Slate is a fine grained crystalline rock metamorphosed from bedded deposits of clay and silt. It can be worked into shingles readily because it has two lines of breakability: cleavage and grain. These occur generally at right angles to each other and are independent of the original bedding planes. The structure of
the bedding remains in some slate deposits as visible bands running across the cleavage. Known as ribbons, these bands may be either weaker or harder than the surrounding slate. Slate's durability as roofing is due to its high strength, low porosity and low absorption rate. Specific mineral components are responsible for the various colors: carbon (black), hematite (red and purple), chlorite and ferrous iron oxide (green). Other minerals, considered impurities (calcite and iron sulfides), are slowly transformed by weathering into gypsum, which expands and causes the slate to delaminate.
Slate has been used as a roofing material in Europe for hundreds of years, with surviving examples dating to the 8th century. From the 17th to the 19th centuries, most of the roofing slate used in America was imported from North Wales, where slate quarrying was a major industry. Although the first commercial slate quarry in the United States
The United States became a slate exporter after the Civil War, as quarries opened in Vermont, New York, Virginia, and Pennsylvania. Architectural styles of this period emphasized prominent roof lines and decorative patterns, details that were well suited to the varied colors and shapes available in slate. Properties such as nonflammability, durability, minimal maintenance costs, and aesthetic value made slate all the more desirable. Its primary drawback was its weight, making shipping costly and requiring substantial roof framing.
Between 1897 and 1914 production peaked. Later use of slate often employed different thicknesses and colors, and unevenly cut or aligned butts to produce picturesque effects suitable for English revival styles popular in the early 20th century. After 1915 widespread use of slate roofing declined in the United States, due in part to a lack of skilled labor, but more importantly, due to the development of modern, mass produced materials such as asphalt shingles, which seemed the more economical alternative.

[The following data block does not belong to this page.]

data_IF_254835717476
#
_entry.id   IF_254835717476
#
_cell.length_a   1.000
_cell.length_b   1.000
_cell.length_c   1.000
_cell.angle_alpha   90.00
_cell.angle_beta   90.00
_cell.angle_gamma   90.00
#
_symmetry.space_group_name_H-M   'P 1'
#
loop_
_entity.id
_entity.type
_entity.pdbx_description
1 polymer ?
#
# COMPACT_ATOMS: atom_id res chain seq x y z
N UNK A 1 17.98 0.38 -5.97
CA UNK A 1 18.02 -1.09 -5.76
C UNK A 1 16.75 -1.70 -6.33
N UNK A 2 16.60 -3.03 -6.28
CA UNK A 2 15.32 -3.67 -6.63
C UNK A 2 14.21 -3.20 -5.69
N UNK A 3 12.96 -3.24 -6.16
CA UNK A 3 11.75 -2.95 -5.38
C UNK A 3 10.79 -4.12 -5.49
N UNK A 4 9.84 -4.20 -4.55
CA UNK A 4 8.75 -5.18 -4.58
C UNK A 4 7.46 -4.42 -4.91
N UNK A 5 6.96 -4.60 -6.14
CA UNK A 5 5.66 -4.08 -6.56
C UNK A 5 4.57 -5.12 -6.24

Today slate continues to be quarried domestically as well as being imported from Europe, China and South America.
Until the 1870s the quarrying of slate changed little from what is illustrated by Diderot in the Pictorial Encyclopedia of Science Art and Technology of 1762. Blocks were separated from the floor of the quarry using picks, wedges, prybars and gunpowder, taking maximum advantage of the natural seams in the rock. Windlasses and simple cranes employed man or horse power to lift blocks of slate from the pit. With the Industrial Revolution came mechanical drills and steam-powered stone channeling machines and hoists. Waste associated with blasting was reduced and efficiency increased. Subsequent advances were marked by the introduction of the wire saw in 1926 and the diamond belt saw in 1988.
Mineralogie, Ardoises D'Anjou. Travail de la Carrierre Ouverte et Outils. Revuell de Planches, sue Les Sciences, Les Arts Liberaux, et Les Arts Mechaniques, Avec Explication, Diderot-D'Alembert. (Courtesy of NewsBank, Inc.) [click image for larger view]